USDE Office for Civil Rights announces resolution of pregnancy discrimination investigation of Troy University

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Troy University

WASHINGTON, D.C. –  The U.S. Department of Education’s Office for Civil Rights (OCR) recently announced the resolution of an investigation into whether Troy University in Alabama responded to a student’s requests for pregnancy-related adjustments during the 2020-21 school year in a manner that complied with Title IX of the Education Amendments of 1972 (Title IX). 

OCR’s investigation confirmed that the student notified the university of her pregnancy before the start of the fall 2020 semester and reflected repeated instances in which the student experienced negative consequences stemming from a lack of accommodations for her pregnancy. 

For example, when the student became unable to fit into a classroom desk due to her pregnancy, she requested a table for one of her classes, but never received one. She also was penalized in a class for poor attendance and received a failing grade in another class because she was denied the ability to make up work. 

OCR’s investigation identified concerns that: 

  • The university did not make reasonable and responsive adjustments responsive to the student’s pregnancy-related requests.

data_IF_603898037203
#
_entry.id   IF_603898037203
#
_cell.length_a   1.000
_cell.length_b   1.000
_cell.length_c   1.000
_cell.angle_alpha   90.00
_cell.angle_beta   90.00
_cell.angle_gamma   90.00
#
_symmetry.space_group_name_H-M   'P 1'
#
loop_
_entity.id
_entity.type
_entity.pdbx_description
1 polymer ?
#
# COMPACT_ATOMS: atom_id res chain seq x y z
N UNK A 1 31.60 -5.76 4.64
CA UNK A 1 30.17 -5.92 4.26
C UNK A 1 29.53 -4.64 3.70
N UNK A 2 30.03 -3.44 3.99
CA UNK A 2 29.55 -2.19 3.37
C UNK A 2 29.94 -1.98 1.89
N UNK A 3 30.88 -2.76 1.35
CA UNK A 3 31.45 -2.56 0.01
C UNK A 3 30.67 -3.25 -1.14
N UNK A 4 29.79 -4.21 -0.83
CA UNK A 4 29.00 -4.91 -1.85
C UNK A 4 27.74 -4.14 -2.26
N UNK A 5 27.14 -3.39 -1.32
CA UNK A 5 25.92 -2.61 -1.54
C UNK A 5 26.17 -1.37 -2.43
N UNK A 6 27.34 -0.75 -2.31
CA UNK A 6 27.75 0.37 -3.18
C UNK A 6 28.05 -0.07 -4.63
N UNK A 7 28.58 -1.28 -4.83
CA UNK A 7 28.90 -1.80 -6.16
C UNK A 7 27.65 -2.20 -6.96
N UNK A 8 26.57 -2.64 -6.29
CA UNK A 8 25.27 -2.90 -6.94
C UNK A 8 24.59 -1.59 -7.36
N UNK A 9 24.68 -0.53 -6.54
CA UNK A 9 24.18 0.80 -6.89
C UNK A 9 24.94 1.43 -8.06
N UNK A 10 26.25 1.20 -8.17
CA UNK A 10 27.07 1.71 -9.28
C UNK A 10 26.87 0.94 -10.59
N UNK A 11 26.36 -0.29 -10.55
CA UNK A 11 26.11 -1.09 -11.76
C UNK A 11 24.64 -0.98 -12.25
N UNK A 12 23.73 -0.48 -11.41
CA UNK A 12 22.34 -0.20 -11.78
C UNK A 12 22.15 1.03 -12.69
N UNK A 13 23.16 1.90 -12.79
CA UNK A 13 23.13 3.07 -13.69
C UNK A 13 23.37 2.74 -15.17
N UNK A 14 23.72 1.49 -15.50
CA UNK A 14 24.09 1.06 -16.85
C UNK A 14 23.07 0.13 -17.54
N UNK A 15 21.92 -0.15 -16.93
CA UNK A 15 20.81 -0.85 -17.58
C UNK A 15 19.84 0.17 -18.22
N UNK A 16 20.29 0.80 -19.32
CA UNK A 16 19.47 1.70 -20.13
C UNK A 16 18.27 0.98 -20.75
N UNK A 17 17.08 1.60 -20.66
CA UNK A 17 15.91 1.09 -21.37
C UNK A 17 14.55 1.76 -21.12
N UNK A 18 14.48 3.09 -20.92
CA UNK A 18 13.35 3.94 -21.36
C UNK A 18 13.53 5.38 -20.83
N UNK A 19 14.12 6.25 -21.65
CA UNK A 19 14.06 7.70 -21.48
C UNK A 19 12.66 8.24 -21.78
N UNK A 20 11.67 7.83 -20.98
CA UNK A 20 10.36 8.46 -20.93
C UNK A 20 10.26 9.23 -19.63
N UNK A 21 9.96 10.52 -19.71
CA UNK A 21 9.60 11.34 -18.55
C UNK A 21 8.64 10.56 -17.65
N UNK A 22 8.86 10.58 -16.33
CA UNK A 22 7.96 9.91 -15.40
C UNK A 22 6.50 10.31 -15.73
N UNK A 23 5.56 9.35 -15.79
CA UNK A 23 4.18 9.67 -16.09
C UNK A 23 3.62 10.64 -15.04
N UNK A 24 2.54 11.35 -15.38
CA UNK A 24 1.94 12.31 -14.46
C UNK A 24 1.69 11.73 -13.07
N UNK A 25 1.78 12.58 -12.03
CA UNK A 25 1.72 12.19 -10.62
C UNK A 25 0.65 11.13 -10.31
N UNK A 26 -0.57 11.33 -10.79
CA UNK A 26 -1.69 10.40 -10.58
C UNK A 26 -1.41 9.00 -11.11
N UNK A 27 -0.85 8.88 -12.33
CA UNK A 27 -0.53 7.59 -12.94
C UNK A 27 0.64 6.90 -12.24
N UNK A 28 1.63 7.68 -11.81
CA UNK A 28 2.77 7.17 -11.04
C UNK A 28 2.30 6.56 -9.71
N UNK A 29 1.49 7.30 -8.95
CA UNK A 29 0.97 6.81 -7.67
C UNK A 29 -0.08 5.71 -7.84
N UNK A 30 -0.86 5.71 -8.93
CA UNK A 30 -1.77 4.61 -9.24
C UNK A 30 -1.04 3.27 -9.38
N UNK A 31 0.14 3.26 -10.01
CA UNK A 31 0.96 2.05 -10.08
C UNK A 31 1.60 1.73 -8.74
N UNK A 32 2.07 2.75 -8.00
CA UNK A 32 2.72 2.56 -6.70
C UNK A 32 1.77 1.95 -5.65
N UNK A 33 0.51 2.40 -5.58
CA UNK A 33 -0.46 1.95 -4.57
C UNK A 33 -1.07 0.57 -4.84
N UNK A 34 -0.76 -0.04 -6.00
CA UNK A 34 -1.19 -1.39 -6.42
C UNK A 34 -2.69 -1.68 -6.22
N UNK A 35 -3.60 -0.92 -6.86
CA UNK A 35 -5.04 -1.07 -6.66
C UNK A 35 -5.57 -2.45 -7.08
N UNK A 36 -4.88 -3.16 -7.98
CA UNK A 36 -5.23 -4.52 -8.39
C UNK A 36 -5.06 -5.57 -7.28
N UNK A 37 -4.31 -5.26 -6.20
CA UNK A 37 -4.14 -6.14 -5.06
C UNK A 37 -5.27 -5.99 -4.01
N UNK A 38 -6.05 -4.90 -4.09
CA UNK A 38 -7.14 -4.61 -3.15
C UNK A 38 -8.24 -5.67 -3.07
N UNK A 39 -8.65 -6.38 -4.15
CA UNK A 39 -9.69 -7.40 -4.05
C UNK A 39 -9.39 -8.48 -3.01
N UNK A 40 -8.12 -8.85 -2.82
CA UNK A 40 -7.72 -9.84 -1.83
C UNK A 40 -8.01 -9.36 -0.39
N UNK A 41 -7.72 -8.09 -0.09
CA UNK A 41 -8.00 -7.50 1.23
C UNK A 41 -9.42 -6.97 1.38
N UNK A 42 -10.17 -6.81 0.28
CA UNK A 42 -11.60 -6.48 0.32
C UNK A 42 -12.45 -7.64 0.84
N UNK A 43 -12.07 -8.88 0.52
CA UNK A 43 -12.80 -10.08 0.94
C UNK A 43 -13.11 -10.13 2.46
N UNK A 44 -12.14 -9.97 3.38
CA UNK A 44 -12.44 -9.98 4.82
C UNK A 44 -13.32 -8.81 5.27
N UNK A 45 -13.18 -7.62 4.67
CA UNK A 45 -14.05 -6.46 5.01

• Those responses the university did offer to the student’s requests were ad hoc and uncoordinated. 
  • The Title IX coordinator did not consistently or timely intervene when the student alerted him to issues with certain classes. 
  • No evidence reflected that the Title IX coordinator responded to a professor who sought guidance in addressing the student’s requests. And, 
  • The absence of available information about how to obtain pregnancy-related adjustments contributed to the university’s uncoordinated response and left the student to make multiple requests through both the university’s Title IX coordinator and individual professors. 

To resolve the investigation, the university’s commitments include the following: 

  • Providing the student adjustments to grades negatively impacted by the university’s handling of her requests, as well as reimbursement for documented expenses related to courses she has had to retake since the semester when she was pregnant. 
  • Reviewing and, where necessary, revising or drafting policies and procedures on how to address requests for adjustments from pregnant students to ensure that it complies with Title IX. 
  • Updating its website to provide information such as the Title IX rights of pregnant students, the process for requesting adjustments, and a link to the grievance procedures that apply to complaints of pregnancy-related or other sex discrimination. 
  • Faculty and staff training regarding the Title IX rights of pregnant students and the university’s obligations regarding pregnant students, as well as a survey to gauge the effectiveness of the training. And, 
  • Tracking of students’ requests for pregnancy-related adjustments and the university’s responses to the requests. 

“I thank Troy University for addressing the pregnancy-related needs of the student who came to OCR for help and for ensuring that, going forward, it will provide pregnant students equal access to the university’s courses and other offerings,” said Assistant Secretary for Civil Rights Catherine E. Lhamon.